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"We charged 128 people on Wednesday for illegal assembly and will not hesitate to do the same again," Kuala Lumpur deputy police commisioner Kamaruddin Ali was quoted as saying by The Star daily.
"No application for a permit was received and neither have we given our approval for the gathering," he said.
The 128 people were among 134 arrested last weekend for participating in what has become a weekly anti-government demonstration in support of detained former deputy premier Anwar Ibrahim.
Kamaruddin said the police were well-prepared for any untoward incident and warned that the use of children as "human shields" to discourage police from moving in would only land their parents in trouble.
The newspaper said that a group calling itself the Malaysian Reform Movement had urged concerned citizens to assemble outside parliament after weekly Friday prayers.
Prime Minister Mahathir Mohamad, who is also finance minister, is scheduled to hand down the 1999 national budget at 4:00 p.m. (0800 GMT) in parliament, which is a short walk away from the National Mosque.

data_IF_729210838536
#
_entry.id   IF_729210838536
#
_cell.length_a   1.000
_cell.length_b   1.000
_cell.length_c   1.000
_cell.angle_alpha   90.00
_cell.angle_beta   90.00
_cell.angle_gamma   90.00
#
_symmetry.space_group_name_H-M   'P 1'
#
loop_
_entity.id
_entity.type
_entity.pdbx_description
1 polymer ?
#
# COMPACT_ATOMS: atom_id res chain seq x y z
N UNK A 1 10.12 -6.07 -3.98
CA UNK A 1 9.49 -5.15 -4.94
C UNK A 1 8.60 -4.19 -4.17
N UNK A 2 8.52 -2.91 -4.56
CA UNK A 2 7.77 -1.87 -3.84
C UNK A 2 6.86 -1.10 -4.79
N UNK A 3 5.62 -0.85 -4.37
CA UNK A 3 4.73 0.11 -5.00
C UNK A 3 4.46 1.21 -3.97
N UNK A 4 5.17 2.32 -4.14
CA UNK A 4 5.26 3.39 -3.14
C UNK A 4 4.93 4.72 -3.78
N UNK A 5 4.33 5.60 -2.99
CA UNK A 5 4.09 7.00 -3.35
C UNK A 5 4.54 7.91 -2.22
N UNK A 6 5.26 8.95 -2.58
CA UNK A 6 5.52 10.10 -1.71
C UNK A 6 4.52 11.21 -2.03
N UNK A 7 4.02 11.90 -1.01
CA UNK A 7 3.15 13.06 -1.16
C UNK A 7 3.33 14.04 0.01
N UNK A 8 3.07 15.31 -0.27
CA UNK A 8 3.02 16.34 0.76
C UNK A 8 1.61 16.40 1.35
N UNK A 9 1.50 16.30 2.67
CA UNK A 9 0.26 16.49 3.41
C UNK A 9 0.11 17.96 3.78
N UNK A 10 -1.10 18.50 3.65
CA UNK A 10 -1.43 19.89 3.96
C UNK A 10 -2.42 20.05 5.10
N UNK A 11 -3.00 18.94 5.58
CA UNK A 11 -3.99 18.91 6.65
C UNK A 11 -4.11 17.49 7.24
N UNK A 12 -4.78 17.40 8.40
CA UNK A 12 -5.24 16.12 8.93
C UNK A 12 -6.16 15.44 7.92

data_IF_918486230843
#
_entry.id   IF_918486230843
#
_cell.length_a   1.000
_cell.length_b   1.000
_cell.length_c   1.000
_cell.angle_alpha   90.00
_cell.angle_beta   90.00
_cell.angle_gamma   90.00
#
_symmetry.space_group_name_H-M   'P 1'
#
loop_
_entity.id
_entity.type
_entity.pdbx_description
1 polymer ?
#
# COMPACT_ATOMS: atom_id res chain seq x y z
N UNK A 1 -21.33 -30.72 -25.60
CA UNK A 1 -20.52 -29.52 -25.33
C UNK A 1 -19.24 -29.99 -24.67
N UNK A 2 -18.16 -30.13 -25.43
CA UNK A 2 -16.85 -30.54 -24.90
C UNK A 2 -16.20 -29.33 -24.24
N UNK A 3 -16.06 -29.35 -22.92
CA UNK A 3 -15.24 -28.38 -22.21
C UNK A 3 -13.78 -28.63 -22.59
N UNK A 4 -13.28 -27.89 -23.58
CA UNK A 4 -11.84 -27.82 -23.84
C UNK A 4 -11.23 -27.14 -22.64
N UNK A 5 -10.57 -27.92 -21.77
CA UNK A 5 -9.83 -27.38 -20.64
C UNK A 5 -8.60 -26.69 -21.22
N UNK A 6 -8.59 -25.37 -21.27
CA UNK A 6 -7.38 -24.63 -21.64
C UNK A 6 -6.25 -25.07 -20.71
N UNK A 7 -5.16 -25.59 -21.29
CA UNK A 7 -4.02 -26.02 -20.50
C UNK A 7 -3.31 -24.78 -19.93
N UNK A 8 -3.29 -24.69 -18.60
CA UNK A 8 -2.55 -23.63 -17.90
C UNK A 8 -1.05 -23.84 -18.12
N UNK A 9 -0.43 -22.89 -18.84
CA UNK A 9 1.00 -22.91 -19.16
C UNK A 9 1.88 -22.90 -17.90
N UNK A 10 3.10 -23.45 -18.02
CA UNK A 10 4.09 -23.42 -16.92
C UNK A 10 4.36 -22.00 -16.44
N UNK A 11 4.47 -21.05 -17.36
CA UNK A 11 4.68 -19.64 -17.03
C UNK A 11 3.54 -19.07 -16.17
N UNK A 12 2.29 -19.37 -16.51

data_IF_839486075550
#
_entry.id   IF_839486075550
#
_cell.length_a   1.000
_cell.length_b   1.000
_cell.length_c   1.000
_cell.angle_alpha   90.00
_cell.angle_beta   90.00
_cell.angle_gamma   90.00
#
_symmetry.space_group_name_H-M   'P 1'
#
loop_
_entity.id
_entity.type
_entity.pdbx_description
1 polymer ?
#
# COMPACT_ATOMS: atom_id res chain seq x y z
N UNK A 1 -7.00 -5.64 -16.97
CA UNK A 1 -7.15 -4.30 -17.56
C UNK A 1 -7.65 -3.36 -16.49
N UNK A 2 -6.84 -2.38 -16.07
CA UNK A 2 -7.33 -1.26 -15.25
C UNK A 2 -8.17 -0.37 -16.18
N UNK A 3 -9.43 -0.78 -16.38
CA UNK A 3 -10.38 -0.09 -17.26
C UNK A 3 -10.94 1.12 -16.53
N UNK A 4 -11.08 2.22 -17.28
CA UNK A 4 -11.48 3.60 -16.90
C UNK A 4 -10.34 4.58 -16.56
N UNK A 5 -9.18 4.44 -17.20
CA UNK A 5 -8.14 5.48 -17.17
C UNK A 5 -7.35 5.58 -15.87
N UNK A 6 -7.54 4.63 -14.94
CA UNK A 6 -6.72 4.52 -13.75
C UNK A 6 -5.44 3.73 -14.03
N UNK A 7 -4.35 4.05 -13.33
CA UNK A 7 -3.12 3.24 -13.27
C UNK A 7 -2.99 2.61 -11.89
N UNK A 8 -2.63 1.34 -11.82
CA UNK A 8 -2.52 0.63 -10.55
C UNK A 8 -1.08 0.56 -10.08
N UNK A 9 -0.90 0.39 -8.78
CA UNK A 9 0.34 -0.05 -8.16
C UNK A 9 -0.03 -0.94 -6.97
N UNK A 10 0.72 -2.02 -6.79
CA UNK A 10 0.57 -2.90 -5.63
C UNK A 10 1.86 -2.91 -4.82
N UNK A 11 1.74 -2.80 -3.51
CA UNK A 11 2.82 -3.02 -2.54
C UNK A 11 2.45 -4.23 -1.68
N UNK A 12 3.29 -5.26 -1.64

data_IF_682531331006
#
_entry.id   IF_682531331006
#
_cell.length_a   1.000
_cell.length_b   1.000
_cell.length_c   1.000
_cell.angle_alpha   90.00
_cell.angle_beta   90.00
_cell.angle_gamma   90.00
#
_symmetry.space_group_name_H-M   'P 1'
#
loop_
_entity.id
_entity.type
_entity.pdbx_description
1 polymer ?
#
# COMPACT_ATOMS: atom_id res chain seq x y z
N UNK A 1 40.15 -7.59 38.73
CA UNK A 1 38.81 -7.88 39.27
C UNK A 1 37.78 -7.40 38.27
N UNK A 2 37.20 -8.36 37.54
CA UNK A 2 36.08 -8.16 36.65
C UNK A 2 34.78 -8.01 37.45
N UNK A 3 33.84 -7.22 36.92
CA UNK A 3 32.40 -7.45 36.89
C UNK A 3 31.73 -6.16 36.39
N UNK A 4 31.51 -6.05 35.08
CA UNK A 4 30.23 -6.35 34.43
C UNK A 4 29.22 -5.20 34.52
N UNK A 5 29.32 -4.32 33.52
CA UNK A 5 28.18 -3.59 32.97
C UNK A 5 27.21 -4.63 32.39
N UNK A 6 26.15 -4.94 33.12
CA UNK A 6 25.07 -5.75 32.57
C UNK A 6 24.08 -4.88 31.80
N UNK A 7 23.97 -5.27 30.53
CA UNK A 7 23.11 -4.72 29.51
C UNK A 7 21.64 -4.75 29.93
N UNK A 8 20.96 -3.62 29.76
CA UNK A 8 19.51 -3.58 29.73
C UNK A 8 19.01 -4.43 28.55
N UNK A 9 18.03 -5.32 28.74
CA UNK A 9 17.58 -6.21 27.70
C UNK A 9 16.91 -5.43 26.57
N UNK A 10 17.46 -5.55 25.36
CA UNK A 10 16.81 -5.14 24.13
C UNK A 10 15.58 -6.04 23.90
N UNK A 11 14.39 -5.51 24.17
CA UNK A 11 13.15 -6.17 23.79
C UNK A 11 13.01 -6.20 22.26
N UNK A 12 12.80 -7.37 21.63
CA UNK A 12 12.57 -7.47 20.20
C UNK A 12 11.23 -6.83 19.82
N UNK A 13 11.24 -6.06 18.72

The Malay-language Utusan Malaysia cited Kamaruddin as warning that police would use the Internal Security Act (ISA), which provides for detention without trial, against rioters.
He said that stern action needed to be taken against street demonstrators who had become more aggressive.
The newspaper said there were Internet sites and leaflets distributed urging those who assemble at the parliament Friday to bring stones, slingshots and crude firebombs.
Apart from the parliament gathering, Utusan said supporters of Anwar were also planning to continue their weekly protest in a downtown area, urging people to bring "small towels, kerosene and bottles."
Mahathir sacked Anwar as deputy premier and finance minister on September 2. Police later arrested Anwar under the ISA, and subsequently charged him with corruption and sexual misconduct offences, all of which he denied. He has been denied bail.
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